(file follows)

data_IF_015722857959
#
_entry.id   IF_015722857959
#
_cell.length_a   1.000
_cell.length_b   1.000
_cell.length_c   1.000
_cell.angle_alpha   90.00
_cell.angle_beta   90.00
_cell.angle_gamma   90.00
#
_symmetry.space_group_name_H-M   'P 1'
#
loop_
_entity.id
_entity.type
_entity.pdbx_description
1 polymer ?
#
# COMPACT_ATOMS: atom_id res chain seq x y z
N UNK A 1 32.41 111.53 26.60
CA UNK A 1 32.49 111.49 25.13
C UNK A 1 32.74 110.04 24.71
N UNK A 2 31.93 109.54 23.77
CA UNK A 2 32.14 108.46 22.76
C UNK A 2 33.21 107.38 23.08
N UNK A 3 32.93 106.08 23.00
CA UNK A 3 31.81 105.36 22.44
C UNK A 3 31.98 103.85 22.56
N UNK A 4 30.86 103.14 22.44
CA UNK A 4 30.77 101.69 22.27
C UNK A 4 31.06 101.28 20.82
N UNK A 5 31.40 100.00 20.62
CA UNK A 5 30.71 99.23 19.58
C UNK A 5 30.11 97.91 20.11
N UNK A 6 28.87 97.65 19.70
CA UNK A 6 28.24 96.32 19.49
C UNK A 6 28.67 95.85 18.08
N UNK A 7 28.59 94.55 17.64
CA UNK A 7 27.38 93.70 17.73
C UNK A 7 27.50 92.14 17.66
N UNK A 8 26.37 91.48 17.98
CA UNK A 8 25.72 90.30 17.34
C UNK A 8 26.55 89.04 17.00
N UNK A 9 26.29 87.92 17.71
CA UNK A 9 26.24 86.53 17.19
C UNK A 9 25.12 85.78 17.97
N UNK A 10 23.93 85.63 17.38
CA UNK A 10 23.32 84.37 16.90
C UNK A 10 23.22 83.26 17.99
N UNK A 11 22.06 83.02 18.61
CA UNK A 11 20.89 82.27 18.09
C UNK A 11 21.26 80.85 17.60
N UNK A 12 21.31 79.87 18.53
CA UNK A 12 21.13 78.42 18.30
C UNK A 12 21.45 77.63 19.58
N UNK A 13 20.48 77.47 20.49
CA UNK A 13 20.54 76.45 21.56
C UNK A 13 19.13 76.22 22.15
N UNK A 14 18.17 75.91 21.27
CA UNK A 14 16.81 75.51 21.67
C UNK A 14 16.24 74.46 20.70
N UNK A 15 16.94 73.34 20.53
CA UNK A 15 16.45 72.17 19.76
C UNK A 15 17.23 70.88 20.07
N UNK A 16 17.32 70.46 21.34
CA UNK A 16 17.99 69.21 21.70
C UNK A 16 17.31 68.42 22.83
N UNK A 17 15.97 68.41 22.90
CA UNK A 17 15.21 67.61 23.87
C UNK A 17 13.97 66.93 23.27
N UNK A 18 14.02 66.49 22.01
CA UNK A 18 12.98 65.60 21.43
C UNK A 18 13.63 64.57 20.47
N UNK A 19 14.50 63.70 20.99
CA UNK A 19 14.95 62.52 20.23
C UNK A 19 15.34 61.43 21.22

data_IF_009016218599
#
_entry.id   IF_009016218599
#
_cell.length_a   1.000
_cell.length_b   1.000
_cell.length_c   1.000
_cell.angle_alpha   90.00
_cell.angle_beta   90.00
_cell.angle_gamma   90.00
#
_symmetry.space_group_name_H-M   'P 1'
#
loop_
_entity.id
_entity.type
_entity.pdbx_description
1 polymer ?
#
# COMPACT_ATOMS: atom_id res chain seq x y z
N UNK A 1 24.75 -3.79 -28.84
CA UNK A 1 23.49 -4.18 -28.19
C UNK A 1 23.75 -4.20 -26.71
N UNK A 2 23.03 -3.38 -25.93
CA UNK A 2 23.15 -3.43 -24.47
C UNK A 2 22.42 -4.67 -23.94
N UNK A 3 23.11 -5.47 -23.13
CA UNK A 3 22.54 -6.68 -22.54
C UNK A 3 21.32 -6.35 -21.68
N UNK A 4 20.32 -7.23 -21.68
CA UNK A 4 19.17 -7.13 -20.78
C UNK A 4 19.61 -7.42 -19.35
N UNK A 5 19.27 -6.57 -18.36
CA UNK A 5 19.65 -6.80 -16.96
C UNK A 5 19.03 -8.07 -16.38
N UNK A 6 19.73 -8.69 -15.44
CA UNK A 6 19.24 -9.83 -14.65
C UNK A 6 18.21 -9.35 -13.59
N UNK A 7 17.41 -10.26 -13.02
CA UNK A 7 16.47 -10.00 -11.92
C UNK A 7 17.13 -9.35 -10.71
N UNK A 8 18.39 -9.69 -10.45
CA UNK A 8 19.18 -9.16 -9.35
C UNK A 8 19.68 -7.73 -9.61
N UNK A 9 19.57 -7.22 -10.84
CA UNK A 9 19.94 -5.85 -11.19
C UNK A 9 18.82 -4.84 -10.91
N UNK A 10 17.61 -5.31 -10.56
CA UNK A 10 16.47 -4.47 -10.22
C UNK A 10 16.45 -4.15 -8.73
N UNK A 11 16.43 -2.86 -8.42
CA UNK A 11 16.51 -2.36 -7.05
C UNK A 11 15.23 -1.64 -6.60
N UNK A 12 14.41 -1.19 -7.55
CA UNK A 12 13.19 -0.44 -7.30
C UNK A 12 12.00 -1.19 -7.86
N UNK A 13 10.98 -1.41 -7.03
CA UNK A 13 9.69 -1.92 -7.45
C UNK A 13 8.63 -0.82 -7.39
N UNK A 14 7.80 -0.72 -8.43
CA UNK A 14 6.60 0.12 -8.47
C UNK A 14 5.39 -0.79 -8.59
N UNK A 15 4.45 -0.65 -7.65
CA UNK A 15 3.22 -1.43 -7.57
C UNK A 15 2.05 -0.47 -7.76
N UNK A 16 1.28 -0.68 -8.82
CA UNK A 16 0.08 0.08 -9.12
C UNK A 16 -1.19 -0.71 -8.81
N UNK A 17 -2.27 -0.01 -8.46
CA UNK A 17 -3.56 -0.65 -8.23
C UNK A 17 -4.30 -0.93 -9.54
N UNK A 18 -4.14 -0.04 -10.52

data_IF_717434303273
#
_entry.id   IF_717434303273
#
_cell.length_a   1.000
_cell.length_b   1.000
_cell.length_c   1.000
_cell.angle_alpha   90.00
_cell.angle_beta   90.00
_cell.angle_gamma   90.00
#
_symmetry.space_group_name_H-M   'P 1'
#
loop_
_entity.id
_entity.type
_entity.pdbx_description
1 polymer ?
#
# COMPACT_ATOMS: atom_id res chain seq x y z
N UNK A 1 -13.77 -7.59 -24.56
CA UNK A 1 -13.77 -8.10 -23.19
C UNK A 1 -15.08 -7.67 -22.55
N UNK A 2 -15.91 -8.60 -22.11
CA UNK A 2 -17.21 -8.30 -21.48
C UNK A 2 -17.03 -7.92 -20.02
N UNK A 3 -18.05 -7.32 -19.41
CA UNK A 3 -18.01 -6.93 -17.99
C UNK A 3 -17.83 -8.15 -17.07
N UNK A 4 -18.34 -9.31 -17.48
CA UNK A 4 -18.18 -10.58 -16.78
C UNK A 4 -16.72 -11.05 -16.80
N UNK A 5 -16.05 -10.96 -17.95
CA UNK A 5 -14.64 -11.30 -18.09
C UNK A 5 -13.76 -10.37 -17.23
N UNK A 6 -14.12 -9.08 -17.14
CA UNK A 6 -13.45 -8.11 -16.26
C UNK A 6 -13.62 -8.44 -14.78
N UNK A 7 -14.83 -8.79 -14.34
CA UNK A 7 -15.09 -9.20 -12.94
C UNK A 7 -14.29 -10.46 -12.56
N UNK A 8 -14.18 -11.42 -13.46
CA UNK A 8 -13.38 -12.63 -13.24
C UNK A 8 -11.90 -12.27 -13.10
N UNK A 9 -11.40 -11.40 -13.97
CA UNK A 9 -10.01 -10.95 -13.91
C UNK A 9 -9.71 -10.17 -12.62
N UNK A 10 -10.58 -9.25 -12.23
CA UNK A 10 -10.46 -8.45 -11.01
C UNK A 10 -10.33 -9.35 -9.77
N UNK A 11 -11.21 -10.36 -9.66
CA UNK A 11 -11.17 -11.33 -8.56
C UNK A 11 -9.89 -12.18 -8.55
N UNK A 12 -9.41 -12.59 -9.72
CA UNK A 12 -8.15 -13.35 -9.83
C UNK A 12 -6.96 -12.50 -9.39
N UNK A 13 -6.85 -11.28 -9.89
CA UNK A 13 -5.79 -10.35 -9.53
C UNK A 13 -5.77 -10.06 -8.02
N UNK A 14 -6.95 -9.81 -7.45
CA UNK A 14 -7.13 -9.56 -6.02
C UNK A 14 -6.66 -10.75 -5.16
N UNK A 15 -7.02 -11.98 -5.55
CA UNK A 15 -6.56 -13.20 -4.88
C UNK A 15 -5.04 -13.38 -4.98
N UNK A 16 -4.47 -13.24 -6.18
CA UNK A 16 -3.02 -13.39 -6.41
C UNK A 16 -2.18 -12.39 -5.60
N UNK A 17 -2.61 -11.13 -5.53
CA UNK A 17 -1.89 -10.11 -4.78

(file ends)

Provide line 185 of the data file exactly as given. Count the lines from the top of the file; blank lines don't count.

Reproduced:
N UNK A 6 -14.12 -9.08 -17.14